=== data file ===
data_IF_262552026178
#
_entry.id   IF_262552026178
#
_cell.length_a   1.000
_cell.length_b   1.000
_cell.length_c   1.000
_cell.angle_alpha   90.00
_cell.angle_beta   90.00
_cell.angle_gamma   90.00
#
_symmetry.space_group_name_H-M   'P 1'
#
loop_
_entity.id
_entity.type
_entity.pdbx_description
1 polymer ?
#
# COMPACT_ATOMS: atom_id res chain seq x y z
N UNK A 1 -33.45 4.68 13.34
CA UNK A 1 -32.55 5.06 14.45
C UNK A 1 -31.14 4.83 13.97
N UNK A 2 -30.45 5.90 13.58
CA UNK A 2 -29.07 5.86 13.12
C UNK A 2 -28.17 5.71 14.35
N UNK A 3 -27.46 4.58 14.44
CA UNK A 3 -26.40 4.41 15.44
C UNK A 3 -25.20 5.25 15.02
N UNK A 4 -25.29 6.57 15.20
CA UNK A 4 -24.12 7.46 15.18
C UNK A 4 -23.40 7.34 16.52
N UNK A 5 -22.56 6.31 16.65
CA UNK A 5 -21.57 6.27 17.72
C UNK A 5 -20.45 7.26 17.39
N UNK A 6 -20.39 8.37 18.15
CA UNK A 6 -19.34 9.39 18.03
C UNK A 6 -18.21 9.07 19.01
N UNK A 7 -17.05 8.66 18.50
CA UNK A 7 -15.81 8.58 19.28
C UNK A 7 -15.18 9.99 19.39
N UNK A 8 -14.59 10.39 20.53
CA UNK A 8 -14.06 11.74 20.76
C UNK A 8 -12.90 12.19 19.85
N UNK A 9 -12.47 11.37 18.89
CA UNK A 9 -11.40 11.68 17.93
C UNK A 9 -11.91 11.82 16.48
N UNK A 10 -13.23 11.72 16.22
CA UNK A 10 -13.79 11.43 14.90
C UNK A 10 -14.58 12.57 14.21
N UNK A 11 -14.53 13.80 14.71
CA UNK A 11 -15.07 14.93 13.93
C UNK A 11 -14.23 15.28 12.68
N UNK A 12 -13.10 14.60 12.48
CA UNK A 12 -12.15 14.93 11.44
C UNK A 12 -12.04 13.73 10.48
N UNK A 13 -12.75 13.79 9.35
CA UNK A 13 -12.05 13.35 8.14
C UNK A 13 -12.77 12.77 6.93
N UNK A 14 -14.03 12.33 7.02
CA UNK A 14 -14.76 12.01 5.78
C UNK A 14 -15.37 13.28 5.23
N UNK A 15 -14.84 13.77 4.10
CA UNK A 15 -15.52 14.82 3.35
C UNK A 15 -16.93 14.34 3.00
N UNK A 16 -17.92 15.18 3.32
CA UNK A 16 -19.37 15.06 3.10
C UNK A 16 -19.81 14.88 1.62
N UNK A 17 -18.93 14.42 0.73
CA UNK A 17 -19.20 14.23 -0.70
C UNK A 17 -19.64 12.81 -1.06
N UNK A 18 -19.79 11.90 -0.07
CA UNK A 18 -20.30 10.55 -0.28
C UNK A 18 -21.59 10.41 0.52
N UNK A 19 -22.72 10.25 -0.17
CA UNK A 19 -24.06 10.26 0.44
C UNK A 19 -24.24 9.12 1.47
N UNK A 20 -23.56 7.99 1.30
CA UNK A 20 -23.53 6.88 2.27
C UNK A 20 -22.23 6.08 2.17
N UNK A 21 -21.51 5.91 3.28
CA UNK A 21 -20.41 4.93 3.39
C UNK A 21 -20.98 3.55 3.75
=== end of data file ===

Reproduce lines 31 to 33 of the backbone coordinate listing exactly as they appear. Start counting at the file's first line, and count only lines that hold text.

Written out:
CA UNK A 4 -24.12 7.46 15.18
C UNK A 4 -23.40 7.34 16.52
N UNK A 5 -22.56 6.31 16.65